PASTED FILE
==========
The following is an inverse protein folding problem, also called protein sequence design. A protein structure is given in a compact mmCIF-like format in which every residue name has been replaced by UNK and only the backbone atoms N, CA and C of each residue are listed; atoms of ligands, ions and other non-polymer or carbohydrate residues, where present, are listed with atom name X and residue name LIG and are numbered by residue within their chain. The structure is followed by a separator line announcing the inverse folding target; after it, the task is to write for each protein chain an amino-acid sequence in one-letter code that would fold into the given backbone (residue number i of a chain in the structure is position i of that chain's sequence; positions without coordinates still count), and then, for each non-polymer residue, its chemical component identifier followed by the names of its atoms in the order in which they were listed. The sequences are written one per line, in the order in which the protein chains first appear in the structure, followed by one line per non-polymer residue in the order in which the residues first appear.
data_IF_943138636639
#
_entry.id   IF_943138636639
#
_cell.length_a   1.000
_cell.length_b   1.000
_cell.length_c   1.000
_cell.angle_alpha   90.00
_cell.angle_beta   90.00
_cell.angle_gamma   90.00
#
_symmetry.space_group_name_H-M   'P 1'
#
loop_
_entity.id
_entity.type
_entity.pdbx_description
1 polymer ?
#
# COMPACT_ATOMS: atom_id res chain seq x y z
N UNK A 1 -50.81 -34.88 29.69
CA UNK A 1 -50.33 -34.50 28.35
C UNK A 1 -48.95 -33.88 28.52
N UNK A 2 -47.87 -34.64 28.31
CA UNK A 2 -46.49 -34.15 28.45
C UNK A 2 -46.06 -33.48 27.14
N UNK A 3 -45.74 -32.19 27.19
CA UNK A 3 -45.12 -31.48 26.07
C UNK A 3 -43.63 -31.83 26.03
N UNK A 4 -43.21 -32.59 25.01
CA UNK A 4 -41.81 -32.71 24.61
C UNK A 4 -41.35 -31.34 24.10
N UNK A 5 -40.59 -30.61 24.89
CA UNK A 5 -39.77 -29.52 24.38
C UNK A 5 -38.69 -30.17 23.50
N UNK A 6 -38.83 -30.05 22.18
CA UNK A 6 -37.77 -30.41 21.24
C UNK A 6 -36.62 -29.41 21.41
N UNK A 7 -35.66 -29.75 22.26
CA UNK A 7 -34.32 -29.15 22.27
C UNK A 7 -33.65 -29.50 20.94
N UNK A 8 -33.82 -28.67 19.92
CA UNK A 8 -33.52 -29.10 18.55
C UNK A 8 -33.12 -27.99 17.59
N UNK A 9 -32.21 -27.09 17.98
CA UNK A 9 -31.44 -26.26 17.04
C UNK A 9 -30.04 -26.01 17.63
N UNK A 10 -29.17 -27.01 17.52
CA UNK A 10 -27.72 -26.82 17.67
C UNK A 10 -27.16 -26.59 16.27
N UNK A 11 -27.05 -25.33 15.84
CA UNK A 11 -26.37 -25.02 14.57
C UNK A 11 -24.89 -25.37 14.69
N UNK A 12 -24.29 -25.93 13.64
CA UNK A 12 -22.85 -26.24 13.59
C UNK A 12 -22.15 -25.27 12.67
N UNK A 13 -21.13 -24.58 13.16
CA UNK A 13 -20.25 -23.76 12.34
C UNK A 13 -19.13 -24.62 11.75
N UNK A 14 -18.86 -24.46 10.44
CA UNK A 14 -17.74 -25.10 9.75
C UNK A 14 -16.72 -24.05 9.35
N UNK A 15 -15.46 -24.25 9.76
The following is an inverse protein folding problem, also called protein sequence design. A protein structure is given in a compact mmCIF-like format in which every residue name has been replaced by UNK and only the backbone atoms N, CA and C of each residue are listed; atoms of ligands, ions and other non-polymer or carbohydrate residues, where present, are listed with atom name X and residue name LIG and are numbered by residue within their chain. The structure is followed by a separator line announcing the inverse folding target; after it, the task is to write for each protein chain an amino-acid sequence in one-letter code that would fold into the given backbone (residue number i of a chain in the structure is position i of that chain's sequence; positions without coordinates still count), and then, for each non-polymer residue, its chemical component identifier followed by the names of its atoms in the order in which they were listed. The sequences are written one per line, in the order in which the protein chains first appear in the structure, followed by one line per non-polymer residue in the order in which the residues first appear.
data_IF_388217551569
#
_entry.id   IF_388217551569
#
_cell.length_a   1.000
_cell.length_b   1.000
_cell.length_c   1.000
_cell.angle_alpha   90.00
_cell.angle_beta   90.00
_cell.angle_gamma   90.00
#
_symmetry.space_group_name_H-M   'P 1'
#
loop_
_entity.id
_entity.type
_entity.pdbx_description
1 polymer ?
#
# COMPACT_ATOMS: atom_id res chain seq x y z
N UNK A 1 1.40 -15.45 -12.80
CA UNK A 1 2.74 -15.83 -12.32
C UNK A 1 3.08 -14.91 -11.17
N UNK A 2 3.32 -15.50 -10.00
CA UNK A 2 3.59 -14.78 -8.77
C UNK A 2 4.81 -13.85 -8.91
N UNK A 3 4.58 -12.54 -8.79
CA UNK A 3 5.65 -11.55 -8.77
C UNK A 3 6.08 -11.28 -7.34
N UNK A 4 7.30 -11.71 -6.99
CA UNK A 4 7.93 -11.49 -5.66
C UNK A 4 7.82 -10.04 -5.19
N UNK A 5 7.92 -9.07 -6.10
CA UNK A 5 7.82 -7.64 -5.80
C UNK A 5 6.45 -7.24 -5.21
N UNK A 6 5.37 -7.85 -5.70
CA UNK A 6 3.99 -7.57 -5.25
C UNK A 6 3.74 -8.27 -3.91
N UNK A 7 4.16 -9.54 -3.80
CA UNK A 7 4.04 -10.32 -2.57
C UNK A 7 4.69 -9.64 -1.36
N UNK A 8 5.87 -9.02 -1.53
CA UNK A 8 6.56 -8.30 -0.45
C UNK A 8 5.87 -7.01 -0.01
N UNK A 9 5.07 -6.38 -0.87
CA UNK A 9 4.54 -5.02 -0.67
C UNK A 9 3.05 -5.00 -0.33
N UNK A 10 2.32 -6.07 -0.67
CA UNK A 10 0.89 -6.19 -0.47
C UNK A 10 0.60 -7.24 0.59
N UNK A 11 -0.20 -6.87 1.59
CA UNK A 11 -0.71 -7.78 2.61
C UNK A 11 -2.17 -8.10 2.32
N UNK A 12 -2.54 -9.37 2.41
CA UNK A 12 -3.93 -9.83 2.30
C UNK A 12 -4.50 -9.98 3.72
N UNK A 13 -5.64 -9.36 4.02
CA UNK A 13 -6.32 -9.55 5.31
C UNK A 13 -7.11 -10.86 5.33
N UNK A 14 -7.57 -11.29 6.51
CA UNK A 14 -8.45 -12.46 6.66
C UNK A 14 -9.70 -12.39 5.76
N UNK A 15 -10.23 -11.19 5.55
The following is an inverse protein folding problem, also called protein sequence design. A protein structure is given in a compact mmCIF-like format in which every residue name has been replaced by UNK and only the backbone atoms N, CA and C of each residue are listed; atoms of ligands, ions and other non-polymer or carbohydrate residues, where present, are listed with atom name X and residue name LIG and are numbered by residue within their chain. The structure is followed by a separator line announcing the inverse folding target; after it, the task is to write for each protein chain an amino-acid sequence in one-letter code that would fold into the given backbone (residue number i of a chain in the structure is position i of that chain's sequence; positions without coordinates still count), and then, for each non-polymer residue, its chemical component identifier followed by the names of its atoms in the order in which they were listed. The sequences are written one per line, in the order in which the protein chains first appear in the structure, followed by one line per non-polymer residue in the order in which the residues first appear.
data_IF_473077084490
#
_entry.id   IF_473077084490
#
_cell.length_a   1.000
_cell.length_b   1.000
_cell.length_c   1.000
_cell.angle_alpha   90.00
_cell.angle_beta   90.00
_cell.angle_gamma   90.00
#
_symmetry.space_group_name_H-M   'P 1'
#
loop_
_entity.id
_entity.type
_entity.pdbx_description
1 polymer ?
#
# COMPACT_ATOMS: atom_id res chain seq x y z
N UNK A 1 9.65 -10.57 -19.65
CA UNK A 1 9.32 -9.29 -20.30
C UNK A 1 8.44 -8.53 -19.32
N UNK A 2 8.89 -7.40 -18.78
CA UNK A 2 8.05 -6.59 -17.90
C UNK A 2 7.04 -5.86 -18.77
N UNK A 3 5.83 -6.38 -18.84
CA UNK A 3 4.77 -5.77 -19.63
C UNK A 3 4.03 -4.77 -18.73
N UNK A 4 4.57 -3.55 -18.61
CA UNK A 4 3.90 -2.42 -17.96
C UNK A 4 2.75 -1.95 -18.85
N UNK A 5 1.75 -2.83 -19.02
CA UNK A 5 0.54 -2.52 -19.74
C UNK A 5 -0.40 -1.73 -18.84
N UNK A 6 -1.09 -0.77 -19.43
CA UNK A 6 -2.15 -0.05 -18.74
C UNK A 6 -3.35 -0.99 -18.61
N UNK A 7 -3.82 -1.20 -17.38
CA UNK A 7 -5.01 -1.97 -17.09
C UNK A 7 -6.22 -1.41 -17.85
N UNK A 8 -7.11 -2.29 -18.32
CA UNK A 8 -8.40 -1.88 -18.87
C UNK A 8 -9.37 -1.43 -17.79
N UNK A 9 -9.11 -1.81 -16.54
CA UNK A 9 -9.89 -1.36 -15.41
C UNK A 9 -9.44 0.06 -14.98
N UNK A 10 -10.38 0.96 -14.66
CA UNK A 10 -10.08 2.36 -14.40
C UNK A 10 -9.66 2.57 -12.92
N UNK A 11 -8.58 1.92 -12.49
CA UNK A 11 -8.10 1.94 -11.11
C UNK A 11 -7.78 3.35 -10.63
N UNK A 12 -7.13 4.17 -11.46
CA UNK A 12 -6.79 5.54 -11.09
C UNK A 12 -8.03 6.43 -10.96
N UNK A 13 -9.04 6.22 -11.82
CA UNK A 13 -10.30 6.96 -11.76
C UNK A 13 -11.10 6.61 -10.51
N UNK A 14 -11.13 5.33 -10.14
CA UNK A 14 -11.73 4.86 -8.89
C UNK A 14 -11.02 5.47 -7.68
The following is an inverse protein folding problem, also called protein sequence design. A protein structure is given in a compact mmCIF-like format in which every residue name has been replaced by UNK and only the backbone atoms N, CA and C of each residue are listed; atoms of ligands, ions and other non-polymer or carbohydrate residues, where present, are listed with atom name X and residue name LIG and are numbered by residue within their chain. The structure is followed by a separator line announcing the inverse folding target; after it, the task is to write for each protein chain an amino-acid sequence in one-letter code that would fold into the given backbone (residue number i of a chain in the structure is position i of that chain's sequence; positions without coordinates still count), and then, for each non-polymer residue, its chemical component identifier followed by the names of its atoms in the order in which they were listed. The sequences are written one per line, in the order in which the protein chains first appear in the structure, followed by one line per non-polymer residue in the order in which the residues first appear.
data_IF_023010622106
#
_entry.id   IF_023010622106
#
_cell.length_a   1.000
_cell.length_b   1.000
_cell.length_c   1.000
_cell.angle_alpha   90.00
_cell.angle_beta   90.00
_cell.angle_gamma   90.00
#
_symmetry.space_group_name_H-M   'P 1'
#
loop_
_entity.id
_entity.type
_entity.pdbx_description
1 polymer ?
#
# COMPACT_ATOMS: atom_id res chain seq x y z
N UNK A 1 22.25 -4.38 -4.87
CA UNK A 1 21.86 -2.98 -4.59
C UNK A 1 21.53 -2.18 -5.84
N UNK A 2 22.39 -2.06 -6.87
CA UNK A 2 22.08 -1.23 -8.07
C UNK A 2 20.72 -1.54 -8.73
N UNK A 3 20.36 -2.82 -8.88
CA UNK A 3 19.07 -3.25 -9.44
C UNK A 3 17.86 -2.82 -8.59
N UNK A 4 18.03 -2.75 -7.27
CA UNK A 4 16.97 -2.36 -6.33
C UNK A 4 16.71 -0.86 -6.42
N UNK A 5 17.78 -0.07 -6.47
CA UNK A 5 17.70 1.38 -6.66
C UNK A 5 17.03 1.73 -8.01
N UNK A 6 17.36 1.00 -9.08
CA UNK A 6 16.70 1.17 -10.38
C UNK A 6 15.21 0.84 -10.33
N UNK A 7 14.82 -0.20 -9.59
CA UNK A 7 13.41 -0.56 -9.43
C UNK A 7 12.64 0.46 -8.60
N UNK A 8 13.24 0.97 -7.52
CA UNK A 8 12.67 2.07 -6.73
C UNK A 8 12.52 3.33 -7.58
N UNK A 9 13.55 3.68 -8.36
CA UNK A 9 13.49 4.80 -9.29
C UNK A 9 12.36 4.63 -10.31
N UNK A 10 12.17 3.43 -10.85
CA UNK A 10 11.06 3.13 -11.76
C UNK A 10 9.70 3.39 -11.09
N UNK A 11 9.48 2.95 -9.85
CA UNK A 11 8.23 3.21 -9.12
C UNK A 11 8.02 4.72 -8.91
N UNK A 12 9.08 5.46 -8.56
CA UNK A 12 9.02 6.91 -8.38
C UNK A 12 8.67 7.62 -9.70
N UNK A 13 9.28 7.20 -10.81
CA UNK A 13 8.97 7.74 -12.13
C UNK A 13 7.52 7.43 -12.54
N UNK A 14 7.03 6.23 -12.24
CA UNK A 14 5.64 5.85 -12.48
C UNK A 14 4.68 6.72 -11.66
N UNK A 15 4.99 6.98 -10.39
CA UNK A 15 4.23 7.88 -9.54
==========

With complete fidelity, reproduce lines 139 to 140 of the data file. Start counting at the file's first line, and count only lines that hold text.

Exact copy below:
_cell.angle_gamma   90.00
#